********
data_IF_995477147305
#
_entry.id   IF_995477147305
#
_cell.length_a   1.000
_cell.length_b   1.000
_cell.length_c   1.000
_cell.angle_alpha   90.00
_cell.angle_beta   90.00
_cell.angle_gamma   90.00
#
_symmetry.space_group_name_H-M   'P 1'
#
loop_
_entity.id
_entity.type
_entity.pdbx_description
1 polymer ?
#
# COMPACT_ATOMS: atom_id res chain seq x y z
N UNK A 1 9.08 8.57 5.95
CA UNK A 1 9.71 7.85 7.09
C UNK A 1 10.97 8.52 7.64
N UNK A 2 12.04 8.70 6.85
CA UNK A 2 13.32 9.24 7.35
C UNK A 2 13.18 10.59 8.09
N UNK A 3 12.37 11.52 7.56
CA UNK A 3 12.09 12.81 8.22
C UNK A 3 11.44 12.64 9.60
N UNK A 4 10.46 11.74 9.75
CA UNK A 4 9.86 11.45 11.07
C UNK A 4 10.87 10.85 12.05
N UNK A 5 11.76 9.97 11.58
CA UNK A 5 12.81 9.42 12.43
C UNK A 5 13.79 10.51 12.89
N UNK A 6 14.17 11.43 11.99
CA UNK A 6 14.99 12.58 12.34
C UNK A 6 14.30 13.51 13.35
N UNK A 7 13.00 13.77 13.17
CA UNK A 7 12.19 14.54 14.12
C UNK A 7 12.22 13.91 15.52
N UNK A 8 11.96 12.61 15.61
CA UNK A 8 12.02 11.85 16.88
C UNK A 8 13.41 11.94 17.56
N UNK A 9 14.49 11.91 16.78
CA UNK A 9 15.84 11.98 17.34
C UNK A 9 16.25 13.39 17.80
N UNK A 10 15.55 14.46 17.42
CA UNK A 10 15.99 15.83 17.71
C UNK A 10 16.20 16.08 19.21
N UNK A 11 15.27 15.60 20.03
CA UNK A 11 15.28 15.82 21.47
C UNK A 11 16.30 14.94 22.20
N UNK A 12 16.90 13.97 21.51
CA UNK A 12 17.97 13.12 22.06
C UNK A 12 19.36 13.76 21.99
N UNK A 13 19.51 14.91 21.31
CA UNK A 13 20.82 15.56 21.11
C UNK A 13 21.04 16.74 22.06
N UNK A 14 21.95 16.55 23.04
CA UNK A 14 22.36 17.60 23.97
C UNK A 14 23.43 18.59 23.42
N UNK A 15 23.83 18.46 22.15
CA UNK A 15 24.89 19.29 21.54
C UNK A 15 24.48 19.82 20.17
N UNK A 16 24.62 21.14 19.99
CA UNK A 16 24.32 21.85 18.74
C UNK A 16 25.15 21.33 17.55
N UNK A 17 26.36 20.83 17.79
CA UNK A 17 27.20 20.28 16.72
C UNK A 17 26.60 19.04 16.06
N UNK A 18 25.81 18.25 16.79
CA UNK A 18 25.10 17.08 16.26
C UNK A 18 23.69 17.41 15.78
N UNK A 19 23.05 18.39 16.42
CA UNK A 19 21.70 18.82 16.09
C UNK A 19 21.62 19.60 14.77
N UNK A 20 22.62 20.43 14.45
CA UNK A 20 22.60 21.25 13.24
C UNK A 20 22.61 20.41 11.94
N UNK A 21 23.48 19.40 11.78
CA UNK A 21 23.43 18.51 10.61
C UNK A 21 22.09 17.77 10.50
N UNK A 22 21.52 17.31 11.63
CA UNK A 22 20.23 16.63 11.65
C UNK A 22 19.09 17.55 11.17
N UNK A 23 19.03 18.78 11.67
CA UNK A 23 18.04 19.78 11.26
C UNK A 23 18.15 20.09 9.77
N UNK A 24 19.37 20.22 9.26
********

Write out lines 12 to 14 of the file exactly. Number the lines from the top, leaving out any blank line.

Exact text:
_symmetry.space_group_name_H-M   'P 1'
#
loop_